Mathas The term matha (matha) has been defined as the residence of an ascetic and/or a student. Conceptually, it owes its origin to the buddhist vihara prescribed by the Buddha as one of the four aspects of the religiously ordered Sanggha life. The earliest mention of a matha in Bengal is in a Kharosthi - Brahmi inscription (2nd cent. AD) recording an oblation given to the chief or best matha. Unfortunately, no details about the matha are available from the epigraph. However the numbers of mathas grew from the 6th century AD onwards. A matha consisted not only of residential structures for priests and their disciples and for diverse professional groups serving the material needs of the religious establishment, but also housed Brahmanical deities in temples and sects based on Bhakti ideology. Therefore the mathas along with temples were primarily founded from a religious motive directed at the instruction of pupils by some great teacher (acharya) in some philosophical doctrines or in some sectarian tenets. So, mathas were essentially religious centres.
In the 7th century in Shrihatta (Sylhet) a temple was built wherein an image of Lord Ananta Narayana with Kuberas Kinnaras etc was set up; and bali charu and satra were provided to the Lord. Apparently in association with the Vaisnava temple, a community of Brahmanas versed in the Vedas was settled. One pachaka (cook) and one Vachaka (spokesman?) were also settled apparently for serving the Brahmanas. Thus a matha-like residential religious establishment was set up in the forest region of the Suvvunga district (unidentified) in Srihatta. Similarly, in the same century in a marshy and forested area (jalatavibhukhande), a temple was established and an image of Lord Ananta Narayana was set up there in. The Vaisnava temple was a residential one because Brahmanas versed in the three Vedas were settled there.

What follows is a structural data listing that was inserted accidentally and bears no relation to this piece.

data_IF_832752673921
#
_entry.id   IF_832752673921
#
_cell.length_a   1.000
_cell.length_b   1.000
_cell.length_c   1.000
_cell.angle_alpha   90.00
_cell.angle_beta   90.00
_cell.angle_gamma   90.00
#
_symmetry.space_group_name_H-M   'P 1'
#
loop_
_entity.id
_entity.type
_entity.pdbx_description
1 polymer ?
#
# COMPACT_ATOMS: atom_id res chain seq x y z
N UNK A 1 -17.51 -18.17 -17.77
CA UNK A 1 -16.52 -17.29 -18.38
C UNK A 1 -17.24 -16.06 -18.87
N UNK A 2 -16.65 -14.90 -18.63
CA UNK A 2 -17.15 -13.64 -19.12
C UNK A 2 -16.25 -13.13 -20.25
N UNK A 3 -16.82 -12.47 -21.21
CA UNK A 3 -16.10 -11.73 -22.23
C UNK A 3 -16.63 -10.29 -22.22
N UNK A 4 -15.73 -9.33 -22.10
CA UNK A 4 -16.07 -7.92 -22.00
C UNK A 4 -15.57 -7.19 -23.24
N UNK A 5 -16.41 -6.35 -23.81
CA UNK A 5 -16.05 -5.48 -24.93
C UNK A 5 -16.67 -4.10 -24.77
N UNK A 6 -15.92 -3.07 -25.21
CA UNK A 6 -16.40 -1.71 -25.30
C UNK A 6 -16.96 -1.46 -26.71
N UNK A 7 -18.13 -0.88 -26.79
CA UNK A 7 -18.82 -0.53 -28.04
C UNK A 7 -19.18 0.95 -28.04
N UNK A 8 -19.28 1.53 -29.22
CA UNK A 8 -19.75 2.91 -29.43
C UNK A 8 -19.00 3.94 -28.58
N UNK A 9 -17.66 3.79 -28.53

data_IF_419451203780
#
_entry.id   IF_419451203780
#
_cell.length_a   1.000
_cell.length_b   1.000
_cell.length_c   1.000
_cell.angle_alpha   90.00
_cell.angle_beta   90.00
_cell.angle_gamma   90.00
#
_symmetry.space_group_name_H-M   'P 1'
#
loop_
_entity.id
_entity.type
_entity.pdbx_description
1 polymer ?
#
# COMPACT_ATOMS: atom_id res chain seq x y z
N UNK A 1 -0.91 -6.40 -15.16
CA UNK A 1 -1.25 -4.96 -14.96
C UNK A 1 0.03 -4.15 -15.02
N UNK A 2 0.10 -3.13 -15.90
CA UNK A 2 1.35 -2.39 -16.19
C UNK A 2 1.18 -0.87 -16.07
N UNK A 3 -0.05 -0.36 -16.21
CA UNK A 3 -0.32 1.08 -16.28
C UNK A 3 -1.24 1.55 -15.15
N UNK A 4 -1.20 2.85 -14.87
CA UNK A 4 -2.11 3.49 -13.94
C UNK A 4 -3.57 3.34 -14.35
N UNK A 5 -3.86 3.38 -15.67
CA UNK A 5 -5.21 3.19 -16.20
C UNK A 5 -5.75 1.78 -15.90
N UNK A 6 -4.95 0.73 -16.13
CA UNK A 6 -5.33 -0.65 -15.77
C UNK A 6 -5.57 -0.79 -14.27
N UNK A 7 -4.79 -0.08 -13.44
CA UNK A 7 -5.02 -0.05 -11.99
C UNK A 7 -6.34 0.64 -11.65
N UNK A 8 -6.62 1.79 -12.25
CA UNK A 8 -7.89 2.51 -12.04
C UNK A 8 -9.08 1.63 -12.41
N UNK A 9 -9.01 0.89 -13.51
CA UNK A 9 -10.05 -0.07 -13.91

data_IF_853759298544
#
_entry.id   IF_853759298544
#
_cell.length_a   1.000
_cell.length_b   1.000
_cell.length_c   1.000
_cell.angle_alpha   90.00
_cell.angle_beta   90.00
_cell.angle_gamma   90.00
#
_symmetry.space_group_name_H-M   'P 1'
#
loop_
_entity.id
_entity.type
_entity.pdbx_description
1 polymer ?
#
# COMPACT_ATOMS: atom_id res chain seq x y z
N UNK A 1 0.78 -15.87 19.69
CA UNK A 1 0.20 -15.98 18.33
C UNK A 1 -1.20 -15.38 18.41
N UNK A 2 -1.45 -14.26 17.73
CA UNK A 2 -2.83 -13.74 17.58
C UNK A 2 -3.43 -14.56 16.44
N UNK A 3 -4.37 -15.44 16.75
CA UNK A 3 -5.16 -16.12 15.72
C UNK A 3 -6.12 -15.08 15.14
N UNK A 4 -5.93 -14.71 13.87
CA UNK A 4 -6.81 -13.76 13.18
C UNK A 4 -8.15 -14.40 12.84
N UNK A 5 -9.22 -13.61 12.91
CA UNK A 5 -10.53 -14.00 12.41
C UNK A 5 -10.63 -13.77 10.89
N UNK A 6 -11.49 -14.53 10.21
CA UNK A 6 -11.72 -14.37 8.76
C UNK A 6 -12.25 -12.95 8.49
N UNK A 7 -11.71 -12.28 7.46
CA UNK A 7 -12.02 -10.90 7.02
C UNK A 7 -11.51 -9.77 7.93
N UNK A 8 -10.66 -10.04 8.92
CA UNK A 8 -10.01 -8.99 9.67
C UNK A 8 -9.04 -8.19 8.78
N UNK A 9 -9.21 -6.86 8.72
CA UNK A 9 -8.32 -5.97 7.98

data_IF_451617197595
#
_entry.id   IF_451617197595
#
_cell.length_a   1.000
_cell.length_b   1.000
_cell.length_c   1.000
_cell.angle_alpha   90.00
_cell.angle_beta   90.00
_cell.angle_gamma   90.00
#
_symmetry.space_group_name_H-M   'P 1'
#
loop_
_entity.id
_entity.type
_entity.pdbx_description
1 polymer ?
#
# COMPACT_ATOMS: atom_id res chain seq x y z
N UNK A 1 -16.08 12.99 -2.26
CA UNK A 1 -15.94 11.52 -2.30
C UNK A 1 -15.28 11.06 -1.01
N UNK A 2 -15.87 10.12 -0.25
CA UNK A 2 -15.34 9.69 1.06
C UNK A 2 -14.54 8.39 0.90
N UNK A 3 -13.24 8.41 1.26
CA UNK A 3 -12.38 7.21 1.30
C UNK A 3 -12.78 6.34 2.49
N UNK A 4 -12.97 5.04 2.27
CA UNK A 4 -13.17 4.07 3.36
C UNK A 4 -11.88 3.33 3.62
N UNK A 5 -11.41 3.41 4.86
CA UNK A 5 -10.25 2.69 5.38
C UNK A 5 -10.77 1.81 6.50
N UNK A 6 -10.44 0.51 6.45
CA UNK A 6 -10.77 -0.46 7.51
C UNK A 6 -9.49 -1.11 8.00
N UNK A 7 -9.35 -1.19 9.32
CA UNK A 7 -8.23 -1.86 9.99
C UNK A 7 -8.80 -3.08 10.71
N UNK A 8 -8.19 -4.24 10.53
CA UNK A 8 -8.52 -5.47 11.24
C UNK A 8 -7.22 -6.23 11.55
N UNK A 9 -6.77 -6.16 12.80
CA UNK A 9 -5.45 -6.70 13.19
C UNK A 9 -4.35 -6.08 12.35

Another large religious complex is known to have been established during the rule of the Chandra King Sri chandr (Sri Chandra, 930-75AD) in Srihatta. According to the Pashchimbhag Copperplate inscription, the religious establishment included eight mathas in which four gods, Agni - Vaishvanara, Yogeshvara (a form of Shiva), Jamani or Jaimini and Mahakala (a form of Shiva), were worshipped. It is to be noted that the god Agni in his Vaisvanara form (Vaishvanaro Visarge) is known from the epigraph to have been independently worshipped, probably for achieving moksa or mukti (release). It is a rare example so far as Bengal is concerned. Jaimini of the epigraph is undoubtedly identical with the celebrated philosopher Jaimini of c 3rd century AD, who was a great author of treatises on Mimangsa philosophy. The epigraph in question makes it clear that a philosopher even seven centuries after his appearance was deified and worshipped. Mahakala, though a form of Siva, became popular to both the Shaivas and Buddhists in early medieval times. It appears to have been an example of acculturation between the Saivas and Buddhists. Brahma was also worshipped in a separate matha. The most remarkable fact is that the four gods were together worshipped in the mathas of two different groups, mentioned as Vangaladexiya and Dexantariya matha in the Pashchimbhag copperplate.